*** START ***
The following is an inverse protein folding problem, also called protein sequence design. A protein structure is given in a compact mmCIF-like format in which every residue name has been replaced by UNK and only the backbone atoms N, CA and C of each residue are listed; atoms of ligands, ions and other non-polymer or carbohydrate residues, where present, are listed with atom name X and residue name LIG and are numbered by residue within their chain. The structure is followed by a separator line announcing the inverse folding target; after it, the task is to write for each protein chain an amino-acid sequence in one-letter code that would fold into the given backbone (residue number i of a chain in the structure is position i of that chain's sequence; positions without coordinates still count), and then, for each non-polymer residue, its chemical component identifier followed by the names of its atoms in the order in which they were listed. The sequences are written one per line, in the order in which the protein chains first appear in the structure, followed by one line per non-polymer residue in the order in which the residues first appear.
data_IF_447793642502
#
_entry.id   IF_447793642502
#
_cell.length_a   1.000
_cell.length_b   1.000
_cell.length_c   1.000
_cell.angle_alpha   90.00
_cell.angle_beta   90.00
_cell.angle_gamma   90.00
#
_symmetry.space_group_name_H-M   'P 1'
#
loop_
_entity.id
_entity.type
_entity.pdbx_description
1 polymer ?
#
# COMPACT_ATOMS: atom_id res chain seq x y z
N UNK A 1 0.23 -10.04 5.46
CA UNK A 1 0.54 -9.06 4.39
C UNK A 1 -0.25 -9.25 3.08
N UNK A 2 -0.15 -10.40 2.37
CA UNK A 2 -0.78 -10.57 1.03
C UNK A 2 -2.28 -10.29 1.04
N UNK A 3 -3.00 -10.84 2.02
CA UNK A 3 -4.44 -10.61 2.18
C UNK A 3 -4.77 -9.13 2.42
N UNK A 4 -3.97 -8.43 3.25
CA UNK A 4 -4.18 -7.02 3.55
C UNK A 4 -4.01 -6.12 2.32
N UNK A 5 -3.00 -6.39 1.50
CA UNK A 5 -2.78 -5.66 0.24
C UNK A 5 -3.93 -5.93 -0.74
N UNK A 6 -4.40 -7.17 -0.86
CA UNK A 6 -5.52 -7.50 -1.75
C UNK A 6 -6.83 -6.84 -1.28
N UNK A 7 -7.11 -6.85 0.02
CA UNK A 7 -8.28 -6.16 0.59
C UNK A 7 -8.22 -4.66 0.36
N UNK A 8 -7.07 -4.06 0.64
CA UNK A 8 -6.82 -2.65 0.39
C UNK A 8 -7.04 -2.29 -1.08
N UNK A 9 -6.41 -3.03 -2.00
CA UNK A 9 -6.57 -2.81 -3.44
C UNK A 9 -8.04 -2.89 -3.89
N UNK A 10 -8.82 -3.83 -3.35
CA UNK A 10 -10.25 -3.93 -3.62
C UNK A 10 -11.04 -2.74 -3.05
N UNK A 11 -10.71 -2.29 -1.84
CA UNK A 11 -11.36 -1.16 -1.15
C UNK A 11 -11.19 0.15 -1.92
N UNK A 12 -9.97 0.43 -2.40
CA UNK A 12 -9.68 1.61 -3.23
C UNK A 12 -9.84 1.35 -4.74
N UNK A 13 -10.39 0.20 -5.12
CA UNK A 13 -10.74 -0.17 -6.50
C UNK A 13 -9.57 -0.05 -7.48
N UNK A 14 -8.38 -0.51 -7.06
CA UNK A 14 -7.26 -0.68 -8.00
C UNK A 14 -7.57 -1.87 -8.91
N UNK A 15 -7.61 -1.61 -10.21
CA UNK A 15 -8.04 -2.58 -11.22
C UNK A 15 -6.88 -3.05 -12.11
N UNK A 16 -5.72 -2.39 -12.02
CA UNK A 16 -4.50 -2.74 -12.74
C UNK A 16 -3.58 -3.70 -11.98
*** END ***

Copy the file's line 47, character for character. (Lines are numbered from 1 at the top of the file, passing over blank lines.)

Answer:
CA UNK A 9 -6.57 -2.81 -3.44